At the recent Rational Software Development User Conference, IBM Fellow and IBM Rational Chief Scientist Grady Booch delivered a keynote on his predictions of the software development landscape circa 2032, the 50th anniversary of Rational. Following his keynote, Booch sat down with eWEEK Senior Writer Darryl K. Taft to discuss Rationals development strategy going forward and the new competition from Microsoft Corp., which will enter the application lifecycle development tools market next year with Visual Studio Team System. Booch, a co-creator of UML (Unified Modeling Language), also discussed why the language is so relevant to the tools space.
Meanwhile, in a candid, dueling interview, Rick LaPlante, general manager of Microsofts Visual Studio Team System, shared his views on the companys strategy for the new tool, competition with market leader Rational, and why Microsoft is not so keen on UML.
When you first heard about Microsoft Visual Studio Team System, what was your official thought?
I expected this was going to happen. It was just a matter of when. It was obvious Microsoft was going to have to pursue that strategy, and so it was just an issue of time for us. My other response is Im actually delighted they entered the marketplace because it legitimizes what Rational has been doing for years, saying that individual compilation tools arent enough—that the whole developer experience is one that requires a fusion of a lot of things. And they recognize what weve been doing for years.
Do you think Microsoft can catch up to Rational?
Well, let me expand the issue by looking at Borland, because they have pursued a similar strategy, first with the acquisition of Together and then lots of other things in that space. Rationals history and experience has been that its taken us a good seven-plus years to get a reasonable fusion of a variety of tools for the developer experience. Not because were stupid people, but its a fundamentally hard problem. Therefore, I respect the Microsoft and Borland teams, but our experience says this stuffs a lot harder to get right than you first realize.
Its easy to get some of the creature comforts right, but as one moves to the deeper semantics of connecting all the various artifacts and the various tools, that becomes much harder indeed. And it requires not only some deep architectural work to make right, but also a clear vision as to how we expect people to use these tools. One of the things that radically differentiates IBM Rational from the others pursuing this strategy is we have in place a process—the Rational Unified Process [RUP] —thats been well-tempered by time and customers. And so its not that its a dictatorial process, but it simply reflects back upon what we see are good practices, and our tools follow those practices. As opposed to the strategy of saying lets impose tools and force people to conform to those tools. That tends to fail.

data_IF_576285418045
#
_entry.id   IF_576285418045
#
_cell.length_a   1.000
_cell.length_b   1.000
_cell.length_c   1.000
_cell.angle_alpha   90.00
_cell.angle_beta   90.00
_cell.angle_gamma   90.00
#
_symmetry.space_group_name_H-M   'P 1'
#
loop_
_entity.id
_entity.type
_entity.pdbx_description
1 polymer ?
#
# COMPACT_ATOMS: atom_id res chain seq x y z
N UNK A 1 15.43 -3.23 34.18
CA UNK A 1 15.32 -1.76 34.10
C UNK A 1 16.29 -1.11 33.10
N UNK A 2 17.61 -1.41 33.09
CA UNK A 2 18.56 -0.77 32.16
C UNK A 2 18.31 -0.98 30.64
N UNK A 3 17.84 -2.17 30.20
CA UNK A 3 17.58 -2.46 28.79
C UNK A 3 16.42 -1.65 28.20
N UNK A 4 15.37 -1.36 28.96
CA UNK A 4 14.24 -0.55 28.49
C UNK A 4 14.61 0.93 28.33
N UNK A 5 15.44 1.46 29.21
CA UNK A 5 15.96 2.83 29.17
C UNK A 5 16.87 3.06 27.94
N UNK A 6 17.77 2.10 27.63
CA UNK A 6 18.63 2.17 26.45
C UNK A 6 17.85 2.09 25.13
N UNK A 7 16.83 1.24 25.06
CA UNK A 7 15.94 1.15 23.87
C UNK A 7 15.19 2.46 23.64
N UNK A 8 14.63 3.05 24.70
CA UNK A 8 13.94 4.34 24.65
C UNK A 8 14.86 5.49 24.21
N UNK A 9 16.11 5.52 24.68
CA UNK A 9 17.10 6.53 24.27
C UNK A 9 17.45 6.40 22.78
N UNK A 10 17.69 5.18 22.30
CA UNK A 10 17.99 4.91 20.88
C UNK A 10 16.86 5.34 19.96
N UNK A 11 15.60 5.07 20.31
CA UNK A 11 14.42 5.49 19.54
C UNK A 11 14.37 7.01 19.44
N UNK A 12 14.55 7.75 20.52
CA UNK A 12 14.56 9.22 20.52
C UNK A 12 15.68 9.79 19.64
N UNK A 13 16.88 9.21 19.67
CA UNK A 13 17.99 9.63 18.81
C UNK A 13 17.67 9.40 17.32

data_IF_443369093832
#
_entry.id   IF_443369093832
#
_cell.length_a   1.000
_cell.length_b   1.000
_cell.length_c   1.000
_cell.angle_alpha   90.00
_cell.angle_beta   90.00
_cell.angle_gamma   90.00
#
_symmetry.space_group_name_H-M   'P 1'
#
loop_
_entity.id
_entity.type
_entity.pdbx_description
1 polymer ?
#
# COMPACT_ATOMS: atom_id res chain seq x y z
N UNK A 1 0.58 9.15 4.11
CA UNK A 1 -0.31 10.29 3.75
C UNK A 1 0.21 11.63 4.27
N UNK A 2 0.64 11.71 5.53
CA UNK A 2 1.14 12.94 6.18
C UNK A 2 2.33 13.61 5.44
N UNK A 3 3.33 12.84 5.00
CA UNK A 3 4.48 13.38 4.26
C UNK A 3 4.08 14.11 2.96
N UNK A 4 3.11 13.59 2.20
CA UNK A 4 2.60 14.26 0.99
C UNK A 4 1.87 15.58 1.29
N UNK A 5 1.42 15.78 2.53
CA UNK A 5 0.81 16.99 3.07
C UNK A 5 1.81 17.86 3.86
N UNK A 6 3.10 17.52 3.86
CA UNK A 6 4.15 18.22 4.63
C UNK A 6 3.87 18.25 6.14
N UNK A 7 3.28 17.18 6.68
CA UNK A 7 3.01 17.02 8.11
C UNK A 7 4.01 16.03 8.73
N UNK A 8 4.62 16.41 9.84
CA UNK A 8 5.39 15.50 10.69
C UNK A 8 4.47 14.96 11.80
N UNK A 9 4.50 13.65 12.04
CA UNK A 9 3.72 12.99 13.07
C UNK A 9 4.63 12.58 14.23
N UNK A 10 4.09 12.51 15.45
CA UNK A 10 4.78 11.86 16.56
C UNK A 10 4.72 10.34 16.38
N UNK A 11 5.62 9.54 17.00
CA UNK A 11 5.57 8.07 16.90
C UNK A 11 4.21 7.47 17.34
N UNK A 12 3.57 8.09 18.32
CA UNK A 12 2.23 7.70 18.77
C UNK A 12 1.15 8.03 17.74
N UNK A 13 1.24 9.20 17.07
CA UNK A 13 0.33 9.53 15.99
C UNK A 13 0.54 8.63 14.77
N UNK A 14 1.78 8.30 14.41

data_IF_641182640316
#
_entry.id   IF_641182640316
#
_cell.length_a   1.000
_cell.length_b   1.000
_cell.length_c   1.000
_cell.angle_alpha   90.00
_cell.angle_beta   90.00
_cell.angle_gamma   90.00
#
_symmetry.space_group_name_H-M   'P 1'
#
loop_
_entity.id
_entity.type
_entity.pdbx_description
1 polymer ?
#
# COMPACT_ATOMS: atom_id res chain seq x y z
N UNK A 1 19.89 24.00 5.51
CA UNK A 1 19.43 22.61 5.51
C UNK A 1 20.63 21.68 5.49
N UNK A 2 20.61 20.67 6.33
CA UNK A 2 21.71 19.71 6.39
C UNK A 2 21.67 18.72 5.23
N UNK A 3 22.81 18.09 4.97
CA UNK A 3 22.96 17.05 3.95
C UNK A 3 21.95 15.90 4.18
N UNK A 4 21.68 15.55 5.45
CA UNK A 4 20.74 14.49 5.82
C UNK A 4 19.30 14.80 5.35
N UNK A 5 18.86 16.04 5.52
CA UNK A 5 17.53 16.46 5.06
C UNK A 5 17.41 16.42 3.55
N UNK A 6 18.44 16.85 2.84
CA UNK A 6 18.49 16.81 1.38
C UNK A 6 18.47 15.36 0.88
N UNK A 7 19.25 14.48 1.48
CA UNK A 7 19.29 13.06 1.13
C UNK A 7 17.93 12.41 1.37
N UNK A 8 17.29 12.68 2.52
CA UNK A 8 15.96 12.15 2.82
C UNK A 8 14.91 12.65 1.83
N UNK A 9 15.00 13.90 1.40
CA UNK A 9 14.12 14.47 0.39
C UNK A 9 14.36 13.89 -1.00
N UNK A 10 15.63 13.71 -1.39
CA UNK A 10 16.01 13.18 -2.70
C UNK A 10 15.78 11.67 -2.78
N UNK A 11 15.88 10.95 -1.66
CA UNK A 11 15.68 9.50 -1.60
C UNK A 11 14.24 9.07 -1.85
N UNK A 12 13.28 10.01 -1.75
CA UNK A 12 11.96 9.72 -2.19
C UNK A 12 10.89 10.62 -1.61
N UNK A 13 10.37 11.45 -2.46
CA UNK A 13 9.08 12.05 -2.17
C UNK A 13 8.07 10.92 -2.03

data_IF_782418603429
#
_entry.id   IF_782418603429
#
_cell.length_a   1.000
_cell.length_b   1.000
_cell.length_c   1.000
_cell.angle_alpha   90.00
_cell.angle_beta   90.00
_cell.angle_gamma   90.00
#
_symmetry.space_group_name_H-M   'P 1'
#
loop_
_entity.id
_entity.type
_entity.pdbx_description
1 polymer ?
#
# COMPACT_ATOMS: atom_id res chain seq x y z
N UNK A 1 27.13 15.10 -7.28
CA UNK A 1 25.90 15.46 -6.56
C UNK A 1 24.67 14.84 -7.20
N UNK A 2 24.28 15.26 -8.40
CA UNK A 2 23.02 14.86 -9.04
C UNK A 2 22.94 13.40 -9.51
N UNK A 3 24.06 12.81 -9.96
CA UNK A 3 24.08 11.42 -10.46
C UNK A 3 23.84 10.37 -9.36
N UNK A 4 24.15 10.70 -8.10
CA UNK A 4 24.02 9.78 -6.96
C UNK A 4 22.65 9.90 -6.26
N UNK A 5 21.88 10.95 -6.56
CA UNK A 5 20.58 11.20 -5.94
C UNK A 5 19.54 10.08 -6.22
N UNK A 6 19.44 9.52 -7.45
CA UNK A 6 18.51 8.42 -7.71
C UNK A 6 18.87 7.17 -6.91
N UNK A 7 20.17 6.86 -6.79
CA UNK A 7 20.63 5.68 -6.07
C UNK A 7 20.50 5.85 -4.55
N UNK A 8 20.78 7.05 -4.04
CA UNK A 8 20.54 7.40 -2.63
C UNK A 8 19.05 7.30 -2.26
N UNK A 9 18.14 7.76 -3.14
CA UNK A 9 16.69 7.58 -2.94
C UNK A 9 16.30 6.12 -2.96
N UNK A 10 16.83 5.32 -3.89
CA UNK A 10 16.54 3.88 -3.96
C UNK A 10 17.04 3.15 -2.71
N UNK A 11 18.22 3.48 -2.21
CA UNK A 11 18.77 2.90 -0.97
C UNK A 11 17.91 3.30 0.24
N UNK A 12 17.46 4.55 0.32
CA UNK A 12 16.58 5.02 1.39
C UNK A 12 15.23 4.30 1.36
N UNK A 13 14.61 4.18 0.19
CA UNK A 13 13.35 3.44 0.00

Microsoft has stressed the importance of modeling, but theyve said not strictly UML and MDA (Model-Driven Architecture). But if they dont pursue that, at some point will their strategy peter out, or will they pave their own new way for the industry to follow?
Well, increasingly you see Microsoft, and I cant speak fully for them, but looking on the outside, increasingly theyre taking the non-standards/open standards route. Even the statements theyve made about not necessarily supporting UML is another stake in that direction. Is that a long-term sustainable strategy? Hard to say, except that IBM Rational is placing its bets on the open marketplace, primarily because in the kinds of systems people are building these days, there is a far greater need for interoperability, and that demands a common understanding of standards against which we build all sorts of things. So we think that kind of openness is necessary for the current and future generation of systems.
I wish Microsoft the best. That strategy Microsoft is pursuing is one that weve intentionally not because we view the openness to be far more important.